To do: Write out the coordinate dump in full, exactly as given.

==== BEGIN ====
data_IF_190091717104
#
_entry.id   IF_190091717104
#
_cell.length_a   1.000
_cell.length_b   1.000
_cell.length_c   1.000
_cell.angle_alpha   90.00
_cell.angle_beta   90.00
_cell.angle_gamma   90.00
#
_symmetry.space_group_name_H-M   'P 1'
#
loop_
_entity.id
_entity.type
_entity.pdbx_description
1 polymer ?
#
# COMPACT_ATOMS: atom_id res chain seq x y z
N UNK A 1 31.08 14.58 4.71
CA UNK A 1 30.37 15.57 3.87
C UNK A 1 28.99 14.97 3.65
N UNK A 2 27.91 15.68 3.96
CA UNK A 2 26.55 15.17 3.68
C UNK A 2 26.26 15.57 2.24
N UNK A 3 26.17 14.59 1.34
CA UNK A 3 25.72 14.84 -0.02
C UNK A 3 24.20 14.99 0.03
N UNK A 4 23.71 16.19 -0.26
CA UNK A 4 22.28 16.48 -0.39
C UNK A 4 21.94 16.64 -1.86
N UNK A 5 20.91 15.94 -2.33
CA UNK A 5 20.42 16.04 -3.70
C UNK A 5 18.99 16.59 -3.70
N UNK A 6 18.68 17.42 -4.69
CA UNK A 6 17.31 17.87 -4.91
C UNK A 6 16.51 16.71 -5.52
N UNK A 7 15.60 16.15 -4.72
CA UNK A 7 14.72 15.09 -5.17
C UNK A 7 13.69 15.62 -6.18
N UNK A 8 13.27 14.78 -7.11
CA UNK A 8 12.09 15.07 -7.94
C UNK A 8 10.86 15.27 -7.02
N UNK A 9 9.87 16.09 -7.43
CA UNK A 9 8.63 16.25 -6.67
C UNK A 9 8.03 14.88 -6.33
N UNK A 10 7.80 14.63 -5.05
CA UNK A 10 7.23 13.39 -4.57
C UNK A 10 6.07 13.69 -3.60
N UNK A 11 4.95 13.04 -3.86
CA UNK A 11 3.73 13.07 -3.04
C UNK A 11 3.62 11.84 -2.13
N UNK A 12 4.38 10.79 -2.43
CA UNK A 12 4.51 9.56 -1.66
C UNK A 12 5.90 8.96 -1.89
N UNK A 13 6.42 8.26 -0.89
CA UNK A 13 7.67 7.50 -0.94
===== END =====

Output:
data_IF_190091717104
#
_entry.id   IF_190091717104
#
_cell.length_a   1.000
_cell.length_b   1.000
_cell.length_c   1.000
_cell.angle_alpha   90.00
_cell.angle_beta   90.00
_cell.angle_gamma   90.00
#
_symmetry.space_group_name_H-M   'P 1'
#
loop_
_entity.id
_entity.type
_entity.pdbx_description
1 polymer ?
#
# COMPACT_ATOMS: atom_id res chain seq x y z
N UNK A 1 31.08 14.58 4.71
CA UNK A 1 30.37 15.57 3.87
C UNK A 1 28.99 14.97 3.65
N UNK A 2 27.91 15.68 3.96
CA UNK A 2 26.55 15.17 3.68
C UNK A 2 26.26 15.57 2.24
N UNK A 3 26.17 14.59 1.34
CA UNK A 3 25.72 14.84 -0.02
C UNK A 3 24.20 14.99 0.03
N UNK A 4 23.71 16.19 -0.26
CA UNK A 4 22.28 16.48 -0.39
C UNK A 4 21.94 16.64 -1.86
N UNK A 5 20.91 15.94 -2.33
CA UNK A 5 20.42 16.04 -3.70
C UNK A 5 18.99 16.59 -3.70
N UNK A 6 18.68 17.42 -4.69
CA UNK A 6 17.31 17.87 -4.91
C UNK A 6 16.51 16.71 -5.52
N UNK A 7 15.60 16.15 -4.72
CA UNK A 7 14.72 15.09 -5.17
C UNK A 7 13.69 15.62 -6.18
N UNK A 8 13.27 14.78 -7.11
CA UNK A 8 12.09 15.07 -7.94
C UNK A 8 10.86 15.27 -7.02
N UNK A 9 9.87 16.09 -7.43
CA UNK A 9 8.63 16.25 -6.67
C UNK A 9 8.03 14.88 -6.33
N UNK A 10 7.80 14.63 -5.05
CA UNK A 10 7.23 13.39 -4.57
C UNK A 10 6.07 13.69 -3.60
N UNK A 11 4.95 13.04 -3.86
CA UNK A 11 3.73 13.07 -3.04
C UNK A 11 3.62 11.84 -2.13
N UNK A 12 4.38 10.79 -2.43
CA UNK A 12 4.51 9.56 -1.66
C UNK A 12 5.90 8.96 -1.89
N UNK A 13 6.42 8.26 -0.89
CA UNK A 13 7.67 7.50 -0.94